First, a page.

It appears that Illinois farmers have been dealt a near-perfect hand this year. Timely planting combined with July moisture and cool nights have set the stage for high yields.
With its Aug. 12 Crop Production report, USDA forecast Illinois farmers to see average corn yields of 188 bu./acre (second only to Washington, where yields are expected to be 210 bu./acre). Illinois soybeans are supposed to lead the nation in yields, with a state average of 54 bu./acre.
"The overall condition of the corn crop is good to excellent, while the soybean crop would be average to good," says Fred Below, University of Illinois crop physiologist. "For corn, I expect to see some very high yields, and overall I expect the crop to be better than normal, maybe even much better than normal."
While Below is optimistic for the state’s soybean crop, he’s expecting only an average or slightly less than average crop. "The biggest challenge to both crops this year was excess precipitation in June, leading to standing water is parts of some fields," he says. "Stunted growth and, in extreme cases plant death, occurred as a result of this ponding, especially for soybeans."
Emerson Nafziger, University of Illinois crop sciences professor, agrees that soybean yield prospects are not yet clear, but their potential is good. "Cool weather has delayed development some, but the crops currently are not much, if any, behind normal development," he says. "They will fall behind if cool weather continues, with soybeans likely to fall farther behind than corn."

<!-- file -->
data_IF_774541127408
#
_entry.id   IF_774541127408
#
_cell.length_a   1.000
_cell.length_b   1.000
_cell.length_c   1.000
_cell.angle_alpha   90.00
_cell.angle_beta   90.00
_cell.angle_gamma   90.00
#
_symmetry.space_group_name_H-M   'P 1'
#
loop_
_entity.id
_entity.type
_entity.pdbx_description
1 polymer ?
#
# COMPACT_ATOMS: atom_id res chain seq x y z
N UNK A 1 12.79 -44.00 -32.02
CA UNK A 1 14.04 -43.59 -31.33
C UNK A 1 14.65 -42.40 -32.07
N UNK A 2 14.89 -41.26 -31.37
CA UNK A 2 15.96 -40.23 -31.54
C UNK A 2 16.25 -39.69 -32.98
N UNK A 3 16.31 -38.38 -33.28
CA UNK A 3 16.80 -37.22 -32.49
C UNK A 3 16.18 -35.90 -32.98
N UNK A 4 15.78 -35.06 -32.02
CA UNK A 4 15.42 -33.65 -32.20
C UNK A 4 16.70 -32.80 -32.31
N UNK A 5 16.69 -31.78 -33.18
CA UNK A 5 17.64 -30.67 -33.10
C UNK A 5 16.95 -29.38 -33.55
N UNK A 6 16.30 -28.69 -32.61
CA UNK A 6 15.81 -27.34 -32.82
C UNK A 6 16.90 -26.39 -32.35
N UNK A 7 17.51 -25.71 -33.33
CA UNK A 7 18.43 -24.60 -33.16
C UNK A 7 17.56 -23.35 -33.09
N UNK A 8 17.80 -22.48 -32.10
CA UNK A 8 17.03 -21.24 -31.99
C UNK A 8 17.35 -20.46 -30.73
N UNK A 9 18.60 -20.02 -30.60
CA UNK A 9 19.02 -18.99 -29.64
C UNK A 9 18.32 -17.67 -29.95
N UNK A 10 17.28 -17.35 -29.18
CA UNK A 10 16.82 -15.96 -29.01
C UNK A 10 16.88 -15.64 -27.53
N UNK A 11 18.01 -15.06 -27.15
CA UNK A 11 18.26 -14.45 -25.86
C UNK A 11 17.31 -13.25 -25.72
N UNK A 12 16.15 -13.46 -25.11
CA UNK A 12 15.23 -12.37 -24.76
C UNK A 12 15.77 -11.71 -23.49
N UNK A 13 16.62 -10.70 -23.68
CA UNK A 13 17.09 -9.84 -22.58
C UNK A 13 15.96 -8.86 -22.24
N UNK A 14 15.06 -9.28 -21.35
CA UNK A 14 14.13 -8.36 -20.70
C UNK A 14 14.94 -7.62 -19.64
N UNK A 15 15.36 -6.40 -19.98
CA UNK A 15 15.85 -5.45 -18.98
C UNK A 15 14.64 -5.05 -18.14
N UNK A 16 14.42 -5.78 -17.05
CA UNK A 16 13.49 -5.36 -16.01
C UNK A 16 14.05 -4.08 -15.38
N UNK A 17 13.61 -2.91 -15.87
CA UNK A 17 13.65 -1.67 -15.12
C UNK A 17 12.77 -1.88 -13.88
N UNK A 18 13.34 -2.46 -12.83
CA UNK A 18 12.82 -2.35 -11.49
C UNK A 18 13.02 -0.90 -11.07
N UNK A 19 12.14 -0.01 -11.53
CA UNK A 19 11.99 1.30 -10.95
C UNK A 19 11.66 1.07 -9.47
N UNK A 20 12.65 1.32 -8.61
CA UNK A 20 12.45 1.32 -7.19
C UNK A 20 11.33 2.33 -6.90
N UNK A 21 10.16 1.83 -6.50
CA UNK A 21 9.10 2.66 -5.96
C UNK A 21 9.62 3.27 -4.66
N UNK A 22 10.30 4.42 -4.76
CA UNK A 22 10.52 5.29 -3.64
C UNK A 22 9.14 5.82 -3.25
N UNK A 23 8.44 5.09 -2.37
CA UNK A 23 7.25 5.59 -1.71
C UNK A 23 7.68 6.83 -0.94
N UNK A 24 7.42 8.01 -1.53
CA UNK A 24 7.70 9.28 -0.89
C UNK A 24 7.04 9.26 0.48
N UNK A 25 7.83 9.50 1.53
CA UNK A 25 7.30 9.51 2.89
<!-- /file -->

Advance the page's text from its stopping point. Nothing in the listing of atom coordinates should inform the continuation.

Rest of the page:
Cool and wet conditions do pose some concerns. Below says it is still too soon to tell if leaf disease will be an issue in corn, although he says there is a possibility. As for diseases and pests, he says the verdict is still out for soybeans, although a fair number of grasshoppers have been seen in some areas.
As harvest nears, Nafziger says the corn crop would benefit from some warmer weather. "Corn moisture at harvest could be on the high side if cool weather continues," he says. "It would be good to have more sunshine than we have had so far in August, but the crop has the potential to fully fill kernels/seed."
But, he says, farmers shouldn’t be too worried about frost, at least at this point. "Continued cool weather could delay soybeans, and might delay corn a little, but neither crop is in much danger of frost unless frost is earlier than normal," he says.